Hidden Monsters

The famous sweet eggplant “fries” at Panda King

In most horror movies, the protagonist is facing a life-or-death struggle that is made doubly scary by the inability of the people around them to acknowledge that anything weird is actually happening. This is why most of those horror movie protagonists are women (famously referred to as “final girls”, a trope created by Jamie Lee Curtis in “Halloween”) or children (think the little girl in “Poltergeist”, Danny in “The Shining”, or Linda Blair in “The Exorcist”). When men are in danger, it is usually due to a real, tangible existential threat like in “The Thing”, “Predator” or “Alien” (although Sigourney Weaver ultimately becomes a final girl, too). In contrast, the observations of women and children are easy to dismiss.

These observations are so easy to dismiss, in fact, that women often end up dismissing the little pricks of worry about the maybe-monsters in their own lives. The truth of the matter is — and I think deep down we all know this– monsters are real. They are the ones who are OK with getting their friends and family sick as long as the stock market goes up. They are the ones who are fine with children being in jail as long as they don’t know them personally. Even more commonly, they are the ones who hurt us in our day-to-day lives, but cry victim when confronted with their abuses. They turn their outrages against us in upon themselves, fashioning themselves the heroes in our own horror stories. With blood made of acid and snapping jaws that protrude, they cast themselves as Ripley, turning us into John Hurt choking on glass noodles, secondary players in the “Alien” movie of our own lives. And we allow this to happen. We think we are too smart to be twisted or turned or manipulated. We gaslight ourselves.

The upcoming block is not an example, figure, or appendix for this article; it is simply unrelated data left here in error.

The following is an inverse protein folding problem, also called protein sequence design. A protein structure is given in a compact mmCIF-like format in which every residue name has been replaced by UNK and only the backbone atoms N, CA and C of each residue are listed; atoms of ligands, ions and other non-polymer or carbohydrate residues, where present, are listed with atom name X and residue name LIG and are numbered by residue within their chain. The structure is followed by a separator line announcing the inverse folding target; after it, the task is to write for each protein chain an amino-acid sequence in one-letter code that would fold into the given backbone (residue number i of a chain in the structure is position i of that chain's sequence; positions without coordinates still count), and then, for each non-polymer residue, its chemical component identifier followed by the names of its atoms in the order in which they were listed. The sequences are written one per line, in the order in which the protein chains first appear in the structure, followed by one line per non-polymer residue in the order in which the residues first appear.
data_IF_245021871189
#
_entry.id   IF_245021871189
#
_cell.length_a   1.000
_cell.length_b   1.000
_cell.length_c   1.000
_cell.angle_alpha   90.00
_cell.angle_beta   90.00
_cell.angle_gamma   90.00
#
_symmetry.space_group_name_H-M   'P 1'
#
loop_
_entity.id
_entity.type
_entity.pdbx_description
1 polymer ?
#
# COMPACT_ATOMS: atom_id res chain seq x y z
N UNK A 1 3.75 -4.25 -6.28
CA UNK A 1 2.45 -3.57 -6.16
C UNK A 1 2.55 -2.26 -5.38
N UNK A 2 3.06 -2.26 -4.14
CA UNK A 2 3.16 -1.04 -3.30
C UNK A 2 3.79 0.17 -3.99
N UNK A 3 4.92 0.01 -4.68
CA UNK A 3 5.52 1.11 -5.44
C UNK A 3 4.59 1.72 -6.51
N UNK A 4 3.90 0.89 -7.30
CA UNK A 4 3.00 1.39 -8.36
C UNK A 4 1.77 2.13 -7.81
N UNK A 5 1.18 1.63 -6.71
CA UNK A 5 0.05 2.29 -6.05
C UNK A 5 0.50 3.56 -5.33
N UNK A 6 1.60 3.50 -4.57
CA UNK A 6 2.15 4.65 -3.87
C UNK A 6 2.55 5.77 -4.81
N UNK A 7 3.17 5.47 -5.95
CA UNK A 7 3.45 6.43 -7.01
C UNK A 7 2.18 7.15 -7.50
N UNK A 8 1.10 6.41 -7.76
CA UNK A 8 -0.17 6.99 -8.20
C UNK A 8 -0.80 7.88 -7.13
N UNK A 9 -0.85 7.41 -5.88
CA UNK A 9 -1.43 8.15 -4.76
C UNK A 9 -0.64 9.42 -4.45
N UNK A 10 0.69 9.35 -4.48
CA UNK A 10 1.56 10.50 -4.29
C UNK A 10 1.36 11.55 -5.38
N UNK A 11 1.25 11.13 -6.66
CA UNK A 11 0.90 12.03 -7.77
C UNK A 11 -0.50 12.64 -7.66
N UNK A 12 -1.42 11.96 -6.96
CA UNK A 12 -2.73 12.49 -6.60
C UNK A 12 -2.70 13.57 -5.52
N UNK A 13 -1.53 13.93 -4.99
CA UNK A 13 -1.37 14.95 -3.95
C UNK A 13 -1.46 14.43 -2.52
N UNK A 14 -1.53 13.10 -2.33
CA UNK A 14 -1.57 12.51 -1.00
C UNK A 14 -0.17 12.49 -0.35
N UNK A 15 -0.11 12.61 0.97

I know about this because I once loved monsters, and willingly welcomed them into my life. Even after I discovered them for what they were — the vampires and big bad wolves of the forest — I figured that I deserved whatever depredations they saw fit to grant me, a form of emotional cutting. I fancied myself the ultimate giver. But that was a while ago. Like the lifting of a curse sent by an evil fairy, it takes a long time for the enchanted villager to realise that they need to protect themselves if they want to keep from falling asleep for another 100 years.

I am writing this on the day before Halloween, in the run-up to the U.S. election. Obviously I have particular monsters in mind. But I’ve also been thinking of the monsters I’ve known personally, and the time and energy it took to finally vanquish them. It takes a lot of energy, guys. The kind of energy that you can only get from the very best comfort food that you can find.

Everyone’s A-1 comfort food is different, but for me, Chinese-American junk food is the sort of thing I turn to when I feel like how Don Lemon looks right now, in the homestretch to election day. The PTSD from 2016 is real, yinz. So to shore up our magical defences and the steely resolve of Ripley in a power loader, I binge on fried eggplant sticks, lacquered to a glossy sweet sheen, and sweet-and-sour chicken, similarly glazed but with a bright, citrusy tang. I get these things at Panda King (80/5 Chula 46, Phayathai Rd., 084-210-6522), which is not the platonic ideal of American-Chinese food (the mapo tofu is soupy, the fried dumplings resemble a cervical pillow) but is good enough when the spiritual wolves are howling at the door. A quick meal here and you are ready once again to set ablaze your very own alien egg chamber. Just make sure not to ignore the little voices in your head next time.

Sweet and sour chicken


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3 responses to “Hidden Monsters

  1. I’ve been eating my feelings for months. When anyone asks if I had the virus, I rub my belly and admit, “I got the Covid 19 [pounds] right here.”

    My recent go-to comfort is a bucket of “secret spicy sauce” boneless Korean chicken wings from the local H-Mart. Can’t wait to introduce you to them one day!

  2. ajarn777

    This is a wonderful dish, Cantonese comfort food at its best, one that I grew to love during my time in Hong Kong in 1979, the cold winter months of January and February offering just the right climate to be so comforted. Magaret Thatcher’s much-touted 50-years of respite was a pipe dream in the making, the handover of 1997 two decades down the line. The pipe dream morphed into a nightmare, but Cantonese food remains one of the great cuisines of the world, a constant in a world much troubled. Keep well. Stay safe.

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